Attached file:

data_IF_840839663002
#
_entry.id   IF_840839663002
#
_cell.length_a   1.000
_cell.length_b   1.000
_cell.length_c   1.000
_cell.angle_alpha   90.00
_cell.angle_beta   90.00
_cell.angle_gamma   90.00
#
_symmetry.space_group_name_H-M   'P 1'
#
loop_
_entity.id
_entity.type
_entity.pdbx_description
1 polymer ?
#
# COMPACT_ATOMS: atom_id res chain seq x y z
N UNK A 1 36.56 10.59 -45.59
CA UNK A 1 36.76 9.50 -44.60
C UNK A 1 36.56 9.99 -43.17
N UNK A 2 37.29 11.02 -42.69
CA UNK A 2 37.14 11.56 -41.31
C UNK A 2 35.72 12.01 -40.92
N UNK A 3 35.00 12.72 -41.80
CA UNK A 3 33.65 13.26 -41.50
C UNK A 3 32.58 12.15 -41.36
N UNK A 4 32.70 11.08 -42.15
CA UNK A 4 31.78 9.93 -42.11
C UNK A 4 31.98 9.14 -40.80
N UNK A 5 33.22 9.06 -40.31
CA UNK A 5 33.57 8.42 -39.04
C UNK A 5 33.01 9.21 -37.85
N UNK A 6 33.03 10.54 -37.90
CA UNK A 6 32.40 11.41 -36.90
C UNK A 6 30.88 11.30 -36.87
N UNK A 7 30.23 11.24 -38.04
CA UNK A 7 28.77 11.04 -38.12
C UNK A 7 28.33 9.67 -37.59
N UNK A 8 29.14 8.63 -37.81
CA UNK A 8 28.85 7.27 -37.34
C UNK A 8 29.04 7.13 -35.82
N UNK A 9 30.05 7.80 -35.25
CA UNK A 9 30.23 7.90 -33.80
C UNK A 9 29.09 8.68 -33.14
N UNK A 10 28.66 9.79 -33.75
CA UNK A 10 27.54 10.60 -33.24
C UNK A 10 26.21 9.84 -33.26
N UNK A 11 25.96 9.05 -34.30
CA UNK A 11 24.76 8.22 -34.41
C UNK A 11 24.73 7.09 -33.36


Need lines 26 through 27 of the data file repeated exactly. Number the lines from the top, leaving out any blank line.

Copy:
C UNK A 2 35.72 12.01 -40.92
N UNK A 3 35.00 12.72 -41.80